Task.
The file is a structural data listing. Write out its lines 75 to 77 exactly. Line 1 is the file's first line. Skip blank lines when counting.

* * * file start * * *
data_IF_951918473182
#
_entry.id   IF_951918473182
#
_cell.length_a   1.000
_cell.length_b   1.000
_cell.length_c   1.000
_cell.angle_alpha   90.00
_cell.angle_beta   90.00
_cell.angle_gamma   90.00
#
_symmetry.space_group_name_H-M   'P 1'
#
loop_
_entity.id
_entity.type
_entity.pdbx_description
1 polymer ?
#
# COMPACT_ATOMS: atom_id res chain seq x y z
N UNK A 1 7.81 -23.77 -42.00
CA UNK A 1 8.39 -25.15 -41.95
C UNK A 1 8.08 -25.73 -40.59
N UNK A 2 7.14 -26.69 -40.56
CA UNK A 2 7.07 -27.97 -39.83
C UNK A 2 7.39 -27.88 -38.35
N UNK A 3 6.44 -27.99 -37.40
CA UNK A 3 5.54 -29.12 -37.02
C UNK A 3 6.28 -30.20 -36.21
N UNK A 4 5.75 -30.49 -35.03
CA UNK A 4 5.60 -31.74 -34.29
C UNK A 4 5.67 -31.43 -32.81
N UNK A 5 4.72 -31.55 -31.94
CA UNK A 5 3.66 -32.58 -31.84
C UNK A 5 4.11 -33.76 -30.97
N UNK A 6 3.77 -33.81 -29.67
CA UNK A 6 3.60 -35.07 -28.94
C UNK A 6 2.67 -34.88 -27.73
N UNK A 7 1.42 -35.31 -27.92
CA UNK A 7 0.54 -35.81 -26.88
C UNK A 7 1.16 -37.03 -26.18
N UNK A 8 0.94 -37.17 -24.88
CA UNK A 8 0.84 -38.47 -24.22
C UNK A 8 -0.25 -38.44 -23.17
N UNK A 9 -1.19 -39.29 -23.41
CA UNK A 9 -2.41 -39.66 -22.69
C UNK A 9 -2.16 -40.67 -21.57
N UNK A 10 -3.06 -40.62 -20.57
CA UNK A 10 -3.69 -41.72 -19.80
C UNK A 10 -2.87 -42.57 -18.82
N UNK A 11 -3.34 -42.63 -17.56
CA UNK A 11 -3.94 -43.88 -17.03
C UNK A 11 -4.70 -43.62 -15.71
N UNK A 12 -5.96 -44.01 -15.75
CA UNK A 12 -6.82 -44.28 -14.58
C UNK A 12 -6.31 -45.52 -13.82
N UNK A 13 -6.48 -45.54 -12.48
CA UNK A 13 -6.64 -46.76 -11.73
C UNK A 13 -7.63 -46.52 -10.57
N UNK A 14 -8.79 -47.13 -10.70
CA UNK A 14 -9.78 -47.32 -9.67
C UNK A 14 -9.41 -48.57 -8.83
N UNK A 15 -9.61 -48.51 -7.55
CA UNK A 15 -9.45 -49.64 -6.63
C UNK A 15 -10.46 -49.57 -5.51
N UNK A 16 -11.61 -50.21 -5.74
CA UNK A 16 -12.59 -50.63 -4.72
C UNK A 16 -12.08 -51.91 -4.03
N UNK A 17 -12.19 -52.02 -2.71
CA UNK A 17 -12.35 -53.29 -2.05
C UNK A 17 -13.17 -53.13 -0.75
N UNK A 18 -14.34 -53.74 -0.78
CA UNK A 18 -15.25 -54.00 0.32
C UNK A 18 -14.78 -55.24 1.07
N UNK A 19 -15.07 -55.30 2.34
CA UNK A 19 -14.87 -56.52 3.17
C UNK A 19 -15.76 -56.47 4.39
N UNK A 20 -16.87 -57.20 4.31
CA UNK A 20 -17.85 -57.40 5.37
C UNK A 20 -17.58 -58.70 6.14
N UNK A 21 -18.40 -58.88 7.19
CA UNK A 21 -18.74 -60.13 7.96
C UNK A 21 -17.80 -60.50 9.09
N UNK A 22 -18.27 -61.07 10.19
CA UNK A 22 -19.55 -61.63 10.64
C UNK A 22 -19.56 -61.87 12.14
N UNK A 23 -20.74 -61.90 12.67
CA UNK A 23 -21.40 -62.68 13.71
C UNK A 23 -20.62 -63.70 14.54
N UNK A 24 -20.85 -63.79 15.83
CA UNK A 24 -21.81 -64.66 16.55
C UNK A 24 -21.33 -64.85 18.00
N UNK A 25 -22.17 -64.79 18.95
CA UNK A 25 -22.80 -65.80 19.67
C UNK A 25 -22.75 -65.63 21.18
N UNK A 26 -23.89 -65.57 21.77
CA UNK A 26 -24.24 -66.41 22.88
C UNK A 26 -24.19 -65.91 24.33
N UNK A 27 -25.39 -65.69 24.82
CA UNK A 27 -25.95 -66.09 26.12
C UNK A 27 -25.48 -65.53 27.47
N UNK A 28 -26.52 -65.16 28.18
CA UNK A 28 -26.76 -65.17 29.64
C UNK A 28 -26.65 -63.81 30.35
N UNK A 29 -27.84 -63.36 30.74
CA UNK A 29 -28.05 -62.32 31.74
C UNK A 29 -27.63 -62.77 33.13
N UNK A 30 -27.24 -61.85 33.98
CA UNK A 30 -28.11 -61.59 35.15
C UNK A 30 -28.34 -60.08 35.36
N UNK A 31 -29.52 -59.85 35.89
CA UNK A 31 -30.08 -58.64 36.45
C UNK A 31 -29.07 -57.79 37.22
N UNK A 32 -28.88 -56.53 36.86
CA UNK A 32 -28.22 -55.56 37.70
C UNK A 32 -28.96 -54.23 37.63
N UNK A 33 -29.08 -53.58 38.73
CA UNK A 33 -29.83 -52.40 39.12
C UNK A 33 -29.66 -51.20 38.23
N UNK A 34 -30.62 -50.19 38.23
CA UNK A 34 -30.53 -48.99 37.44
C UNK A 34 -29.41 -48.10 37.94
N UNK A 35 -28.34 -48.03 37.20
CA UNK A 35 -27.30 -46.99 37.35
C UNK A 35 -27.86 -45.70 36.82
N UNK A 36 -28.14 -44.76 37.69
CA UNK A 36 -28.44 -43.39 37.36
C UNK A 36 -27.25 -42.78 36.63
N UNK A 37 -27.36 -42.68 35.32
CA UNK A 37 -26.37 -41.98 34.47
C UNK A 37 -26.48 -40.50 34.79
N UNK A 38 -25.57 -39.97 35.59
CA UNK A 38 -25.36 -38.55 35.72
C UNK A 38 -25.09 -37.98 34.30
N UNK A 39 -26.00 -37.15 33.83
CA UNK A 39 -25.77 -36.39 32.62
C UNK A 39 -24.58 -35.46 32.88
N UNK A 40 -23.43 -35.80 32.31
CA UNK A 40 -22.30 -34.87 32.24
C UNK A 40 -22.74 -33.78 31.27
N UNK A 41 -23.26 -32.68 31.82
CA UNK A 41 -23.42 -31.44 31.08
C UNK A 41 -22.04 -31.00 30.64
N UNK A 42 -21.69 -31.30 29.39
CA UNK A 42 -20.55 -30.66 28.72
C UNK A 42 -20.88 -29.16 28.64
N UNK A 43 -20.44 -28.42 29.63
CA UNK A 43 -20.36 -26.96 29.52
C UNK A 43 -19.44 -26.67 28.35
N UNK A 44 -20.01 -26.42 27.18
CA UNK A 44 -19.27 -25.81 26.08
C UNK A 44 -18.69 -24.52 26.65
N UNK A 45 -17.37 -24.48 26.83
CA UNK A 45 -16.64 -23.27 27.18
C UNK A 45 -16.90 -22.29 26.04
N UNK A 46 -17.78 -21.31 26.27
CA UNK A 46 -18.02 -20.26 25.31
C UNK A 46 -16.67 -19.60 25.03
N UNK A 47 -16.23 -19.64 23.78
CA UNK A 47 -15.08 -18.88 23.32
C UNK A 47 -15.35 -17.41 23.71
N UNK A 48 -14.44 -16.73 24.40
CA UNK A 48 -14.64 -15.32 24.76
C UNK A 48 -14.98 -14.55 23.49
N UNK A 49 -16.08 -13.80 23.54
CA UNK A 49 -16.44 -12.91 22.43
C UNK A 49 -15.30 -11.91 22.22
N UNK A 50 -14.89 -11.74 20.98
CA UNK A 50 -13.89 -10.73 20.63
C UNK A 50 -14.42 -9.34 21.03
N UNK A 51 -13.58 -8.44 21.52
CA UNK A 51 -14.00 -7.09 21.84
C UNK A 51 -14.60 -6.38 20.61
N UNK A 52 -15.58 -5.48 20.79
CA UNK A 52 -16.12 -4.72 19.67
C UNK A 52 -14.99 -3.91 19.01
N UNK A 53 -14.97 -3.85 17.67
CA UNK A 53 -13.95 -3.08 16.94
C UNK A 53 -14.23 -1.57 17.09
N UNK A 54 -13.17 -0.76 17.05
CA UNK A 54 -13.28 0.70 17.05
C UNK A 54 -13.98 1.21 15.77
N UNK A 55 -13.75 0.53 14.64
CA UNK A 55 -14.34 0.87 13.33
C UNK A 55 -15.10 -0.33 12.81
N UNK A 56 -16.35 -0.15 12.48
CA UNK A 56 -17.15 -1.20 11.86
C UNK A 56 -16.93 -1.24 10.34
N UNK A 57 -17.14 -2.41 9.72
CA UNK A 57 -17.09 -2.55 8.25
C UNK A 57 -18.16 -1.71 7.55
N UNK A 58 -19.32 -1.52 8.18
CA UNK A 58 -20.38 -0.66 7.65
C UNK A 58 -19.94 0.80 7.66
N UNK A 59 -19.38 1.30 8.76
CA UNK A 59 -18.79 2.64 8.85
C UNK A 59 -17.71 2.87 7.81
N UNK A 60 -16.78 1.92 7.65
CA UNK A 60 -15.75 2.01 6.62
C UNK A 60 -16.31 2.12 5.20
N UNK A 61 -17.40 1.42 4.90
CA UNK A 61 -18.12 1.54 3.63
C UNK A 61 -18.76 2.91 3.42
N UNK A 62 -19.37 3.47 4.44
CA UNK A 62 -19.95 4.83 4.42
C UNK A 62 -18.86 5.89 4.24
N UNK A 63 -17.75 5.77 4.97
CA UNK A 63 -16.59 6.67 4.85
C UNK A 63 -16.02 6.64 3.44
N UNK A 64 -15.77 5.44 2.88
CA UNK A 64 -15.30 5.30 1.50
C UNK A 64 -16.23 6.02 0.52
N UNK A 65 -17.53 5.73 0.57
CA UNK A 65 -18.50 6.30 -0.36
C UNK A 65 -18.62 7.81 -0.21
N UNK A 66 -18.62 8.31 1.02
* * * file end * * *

N UNK A 19 -15.07 -55.30 2.34
CA UNK A 19 -14.87 -56.52 3.17
C UNK A 19 -15.76 -56.47 4.39